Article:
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How to communicate with patients when reopening your office during the pandemic

Learn best practices to keep patients informed as you begin scheduling in-office appointments again.

Healthcare practices across the country are reviewing options to reopen their doors for elective or non-urgent medical procedures while keeping a close watch on COVID-19 concerns. As providers prepare to take on more in-person appointments, they must also communicate closely with patients. Office hours are ever-changing, appointment scheduling may be different, and every practice is applying procedures to protect the health and safety of their patients, practice staff, and the general public.

Read on for tips on how to connect and communicate with patients while continuing to navigate the changing pandemic landscape.

Patient communication: 4 best practices when reopening your office

1. Ensure reopening information is up-to-date and available online.

COVID-19 may have caused you to temporarily change many of your standard business practices or close your offices. Keep your business information updated online, wherever your practice appears, or is listed. The goal is to keep both current and prospective patients in the loop as you reopen to see them in person, where possible.

If you are reopening on a particular date or changing your hours of operation (and types of appointments), update your office hours on your website and high-visibility online profiles such as Google My Business and Facebook. If you use automated tools like appointment reminders, don’t forget to re-enable notifications so patients are aware and know about their upcoming appointment.

Depending on your specialty, it’s possible you will receive a high volume of requests for appointments, due to pent-up demand for care while your offices were closed or had reduced hours. Let patients know if you have a preferred method of contact as you reopen for in-person visits — for example, a direct phone line or email address — so you can streamline requests to best serve them. Ideally, direct patients to online scheduling on your website, so they can easily book a virtual or in-person visit with you. This also reduces the workload for your staff as they adjust to new schedules and procedures.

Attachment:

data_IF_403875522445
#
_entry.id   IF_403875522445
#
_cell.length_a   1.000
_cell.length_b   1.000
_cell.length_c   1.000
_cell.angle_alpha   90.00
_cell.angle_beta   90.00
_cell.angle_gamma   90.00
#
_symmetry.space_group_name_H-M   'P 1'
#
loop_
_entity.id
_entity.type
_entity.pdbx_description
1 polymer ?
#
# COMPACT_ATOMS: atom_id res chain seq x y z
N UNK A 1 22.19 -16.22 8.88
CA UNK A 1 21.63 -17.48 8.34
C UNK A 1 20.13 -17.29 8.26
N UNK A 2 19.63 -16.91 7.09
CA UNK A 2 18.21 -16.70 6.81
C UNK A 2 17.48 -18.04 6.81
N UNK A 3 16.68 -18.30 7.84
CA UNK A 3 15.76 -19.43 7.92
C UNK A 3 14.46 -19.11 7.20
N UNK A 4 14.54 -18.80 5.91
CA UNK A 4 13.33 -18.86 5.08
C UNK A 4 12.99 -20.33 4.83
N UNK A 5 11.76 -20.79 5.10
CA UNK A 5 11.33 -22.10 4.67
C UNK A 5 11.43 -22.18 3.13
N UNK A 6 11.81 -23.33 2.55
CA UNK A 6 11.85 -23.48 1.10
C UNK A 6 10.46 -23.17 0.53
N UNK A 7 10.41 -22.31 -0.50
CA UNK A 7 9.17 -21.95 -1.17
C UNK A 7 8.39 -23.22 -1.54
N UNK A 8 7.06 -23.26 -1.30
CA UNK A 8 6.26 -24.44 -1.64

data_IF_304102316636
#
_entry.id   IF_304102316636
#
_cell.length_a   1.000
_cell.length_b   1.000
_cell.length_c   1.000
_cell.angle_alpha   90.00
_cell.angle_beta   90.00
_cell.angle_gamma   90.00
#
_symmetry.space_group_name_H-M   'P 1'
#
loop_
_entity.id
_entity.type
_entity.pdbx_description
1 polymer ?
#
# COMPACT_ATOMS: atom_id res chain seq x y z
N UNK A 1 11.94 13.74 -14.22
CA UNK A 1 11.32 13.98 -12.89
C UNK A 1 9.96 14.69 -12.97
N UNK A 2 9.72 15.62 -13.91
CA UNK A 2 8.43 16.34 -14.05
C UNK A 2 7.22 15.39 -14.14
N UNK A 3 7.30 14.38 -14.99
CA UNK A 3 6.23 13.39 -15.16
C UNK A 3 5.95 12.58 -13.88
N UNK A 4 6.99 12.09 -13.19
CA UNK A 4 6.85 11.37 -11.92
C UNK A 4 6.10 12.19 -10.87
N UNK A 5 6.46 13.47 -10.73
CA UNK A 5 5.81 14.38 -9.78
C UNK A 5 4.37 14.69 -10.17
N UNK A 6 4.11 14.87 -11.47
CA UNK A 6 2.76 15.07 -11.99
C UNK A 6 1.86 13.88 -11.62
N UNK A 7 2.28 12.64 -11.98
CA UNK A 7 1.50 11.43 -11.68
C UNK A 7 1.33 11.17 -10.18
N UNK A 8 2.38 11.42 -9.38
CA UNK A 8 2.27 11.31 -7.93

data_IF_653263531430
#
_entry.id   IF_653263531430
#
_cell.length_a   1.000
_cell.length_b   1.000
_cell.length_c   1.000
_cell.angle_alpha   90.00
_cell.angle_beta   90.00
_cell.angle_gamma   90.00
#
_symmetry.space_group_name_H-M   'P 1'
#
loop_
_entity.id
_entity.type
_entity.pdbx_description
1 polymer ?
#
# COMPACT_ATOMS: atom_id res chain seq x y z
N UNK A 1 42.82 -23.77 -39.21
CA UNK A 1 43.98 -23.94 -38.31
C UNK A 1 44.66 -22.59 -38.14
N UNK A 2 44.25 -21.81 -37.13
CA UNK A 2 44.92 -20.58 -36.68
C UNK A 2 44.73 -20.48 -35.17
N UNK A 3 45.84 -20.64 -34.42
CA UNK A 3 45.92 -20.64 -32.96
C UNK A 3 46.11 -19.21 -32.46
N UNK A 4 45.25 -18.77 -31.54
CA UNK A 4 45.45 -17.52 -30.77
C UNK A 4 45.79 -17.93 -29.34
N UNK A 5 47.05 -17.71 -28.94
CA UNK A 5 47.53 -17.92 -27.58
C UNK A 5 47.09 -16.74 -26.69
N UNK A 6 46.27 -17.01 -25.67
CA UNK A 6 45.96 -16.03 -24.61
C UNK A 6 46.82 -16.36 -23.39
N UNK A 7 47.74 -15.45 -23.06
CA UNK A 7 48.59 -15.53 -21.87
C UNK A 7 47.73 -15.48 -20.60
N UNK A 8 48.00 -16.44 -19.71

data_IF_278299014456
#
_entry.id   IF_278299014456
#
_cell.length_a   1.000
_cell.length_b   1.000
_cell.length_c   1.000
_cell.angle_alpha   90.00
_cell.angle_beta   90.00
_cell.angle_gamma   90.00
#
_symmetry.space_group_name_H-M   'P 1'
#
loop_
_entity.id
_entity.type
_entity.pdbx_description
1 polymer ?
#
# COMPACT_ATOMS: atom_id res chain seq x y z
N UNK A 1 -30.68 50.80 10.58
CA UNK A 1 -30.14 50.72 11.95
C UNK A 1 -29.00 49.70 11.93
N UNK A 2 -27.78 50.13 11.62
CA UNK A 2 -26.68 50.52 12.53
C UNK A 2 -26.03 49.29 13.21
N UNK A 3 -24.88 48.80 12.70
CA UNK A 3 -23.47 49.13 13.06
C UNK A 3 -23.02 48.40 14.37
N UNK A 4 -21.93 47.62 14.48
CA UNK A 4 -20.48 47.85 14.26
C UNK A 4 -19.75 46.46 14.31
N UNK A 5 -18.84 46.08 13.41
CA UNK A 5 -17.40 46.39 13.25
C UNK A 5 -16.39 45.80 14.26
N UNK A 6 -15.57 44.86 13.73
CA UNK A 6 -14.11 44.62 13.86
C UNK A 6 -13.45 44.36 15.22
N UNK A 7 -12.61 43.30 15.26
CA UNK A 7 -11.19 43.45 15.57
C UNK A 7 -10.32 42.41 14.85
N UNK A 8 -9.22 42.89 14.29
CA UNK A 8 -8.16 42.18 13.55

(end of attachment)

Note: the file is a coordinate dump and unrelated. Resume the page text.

It’s also important to let people know if you’re accepting new patients or referring only generally healthy patients to your reopened facility. For example, to minimize exposure to the virus, you might send patients displaying symptoms of COVID-19 to a testing site or hospital setting, rather than your office.


2. Share facts from reputable sources and tackle COVID-19 misinformation as your practice reopens its doors.

There is still a lot of misinformation about COVID-19 on the web. In a recent poll, two-thirds of Americans said they trust their healthcare provider when it comes to the virus. in addition to your own expertise, only share data from reputable sources like the World Health Organization (WHO), the Centers for Disease Control and Prevention (CDC), and the American Medical Association (AMA).

Being clear and factual is necessary, especially as the scientific information available about the virus continues to evolve, leading patients to make assumptions that may or may not be useful. When sharing information, always cite your source, in conversation, and in written material. This increases your credibility and helps ensure your message isn’t misunderstood as people read and share your updates.


3. Touch base often to keep patients well informed.

Patients depend on their trusted healthcare providers during a healthcare crisis, and they have most likely kept in touch with you as needed via telehealth appointments. As your patient’s options for in-person appointments expand, keep them informed about how you’ll deliver care while keeping everyone safe. Regularly update patients with any safety requirements for office visits, and let them know what protocols your practice will use.

If you’re a primary care physician, family doctor, or pediatrician, you might share daily updates. These regular updates let patients know what to expect as your practice and community approach different phases of resuming ‘normal’ life.


4. Use multiple channels to ensure messages are received.

Not all patients use the same communication channels. Share messages across multiple channels to reach as many people as possible.

Send emails, post updates on social media, and share blog posts to help educate and inform. Also, post the most crucial information on your website homepage.

It’s also a good idea to share information using Google Posts. For patients, this feature allows you to share messages on your Google My Business profile, making it easier for them to quickly determine whether your practice can meet their needs.

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